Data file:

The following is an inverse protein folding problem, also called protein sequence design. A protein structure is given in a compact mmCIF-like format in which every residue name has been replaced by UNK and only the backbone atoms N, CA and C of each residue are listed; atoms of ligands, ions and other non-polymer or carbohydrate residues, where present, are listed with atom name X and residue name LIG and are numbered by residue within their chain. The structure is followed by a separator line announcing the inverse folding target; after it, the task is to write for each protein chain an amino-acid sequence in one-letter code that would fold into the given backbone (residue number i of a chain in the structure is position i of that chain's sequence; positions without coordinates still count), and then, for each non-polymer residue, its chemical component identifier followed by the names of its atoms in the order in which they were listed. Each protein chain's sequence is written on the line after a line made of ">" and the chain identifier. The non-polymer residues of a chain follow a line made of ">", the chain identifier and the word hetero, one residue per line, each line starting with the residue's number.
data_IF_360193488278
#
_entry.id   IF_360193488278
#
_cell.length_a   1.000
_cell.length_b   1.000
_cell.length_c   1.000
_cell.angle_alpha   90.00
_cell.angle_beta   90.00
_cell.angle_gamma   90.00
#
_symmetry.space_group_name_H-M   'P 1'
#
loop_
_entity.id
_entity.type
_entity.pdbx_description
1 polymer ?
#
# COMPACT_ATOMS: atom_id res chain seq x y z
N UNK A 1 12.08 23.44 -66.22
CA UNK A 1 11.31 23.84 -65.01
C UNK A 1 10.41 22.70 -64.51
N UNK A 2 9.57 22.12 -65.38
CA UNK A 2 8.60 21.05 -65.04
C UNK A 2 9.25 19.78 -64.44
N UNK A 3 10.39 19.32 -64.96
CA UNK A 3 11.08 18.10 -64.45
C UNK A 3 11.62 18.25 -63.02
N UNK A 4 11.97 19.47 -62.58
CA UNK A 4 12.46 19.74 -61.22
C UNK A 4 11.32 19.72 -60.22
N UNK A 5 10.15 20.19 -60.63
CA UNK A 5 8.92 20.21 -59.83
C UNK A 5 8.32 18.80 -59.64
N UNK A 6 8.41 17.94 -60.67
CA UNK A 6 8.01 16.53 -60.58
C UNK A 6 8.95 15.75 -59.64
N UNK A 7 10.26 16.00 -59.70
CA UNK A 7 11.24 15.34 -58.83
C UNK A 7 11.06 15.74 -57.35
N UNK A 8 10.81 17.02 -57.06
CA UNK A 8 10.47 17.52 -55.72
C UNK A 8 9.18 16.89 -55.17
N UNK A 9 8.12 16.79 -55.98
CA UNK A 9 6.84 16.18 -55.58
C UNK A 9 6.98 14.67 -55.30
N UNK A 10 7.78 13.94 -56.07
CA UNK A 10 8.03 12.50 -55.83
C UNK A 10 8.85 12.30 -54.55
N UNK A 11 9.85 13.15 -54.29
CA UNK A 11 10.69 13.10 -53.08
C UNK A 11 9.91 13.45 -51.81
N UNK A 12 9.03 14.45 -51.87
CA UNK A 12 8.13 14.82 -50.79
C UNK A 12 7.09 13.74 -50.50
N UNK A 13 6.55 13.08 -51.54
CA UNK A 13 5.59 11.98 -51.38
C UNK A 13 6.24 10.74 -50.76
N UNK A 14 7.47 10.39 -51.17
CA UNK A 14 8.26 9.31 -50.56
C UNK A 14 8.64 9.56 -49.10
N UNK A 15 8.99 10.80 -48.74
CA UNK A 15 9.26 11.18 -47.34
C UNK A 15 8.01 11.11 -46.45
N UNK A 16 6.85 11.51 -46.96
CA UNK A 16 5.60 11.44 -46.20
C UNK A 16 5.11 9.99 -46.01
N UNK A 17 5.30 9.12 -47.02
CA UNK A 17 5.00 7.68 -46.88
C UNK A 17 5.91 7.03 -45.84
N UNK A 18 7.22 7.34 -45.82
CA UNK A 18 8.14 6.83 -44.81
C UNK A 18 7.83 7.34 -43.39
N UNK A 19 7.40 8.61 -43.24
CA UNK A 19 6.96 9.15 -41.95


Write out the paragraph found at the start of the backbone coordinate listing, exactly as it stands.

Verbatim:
The following is an inverse protein folding problem, also called protein sequence design. A protein structure is given in a compact mmCIF-like format in which every residue name has been replaced by UNK and only the backbone atoms N, CA and C of each residue are listed; atoms of ligands, ions and other non-polymer or carbohydrate residues, where present, are listed with atom name X and residue name LIG and are numbered by residue within their chain. The structure is followed by a separator line announcing the inverse folding target; after it, the task is to write for each protein chain an amino-acid sequence in one-letter code that would fold into the given backbone (residue number i of a chain in the structure is position i of that chain's sequence; positions without coordinates still count), and then, for each non-polymer residue, its chemical component identifier followed by the names of its atoms in the order in which they were listed. Each protein chain's sequence is written on the line after a line made of ">" and the chain identifier. The non-polymer residues of a chain follow a line made of ">", the chain identifier and the word hetero, one residue per line, each line starting with the residue's number.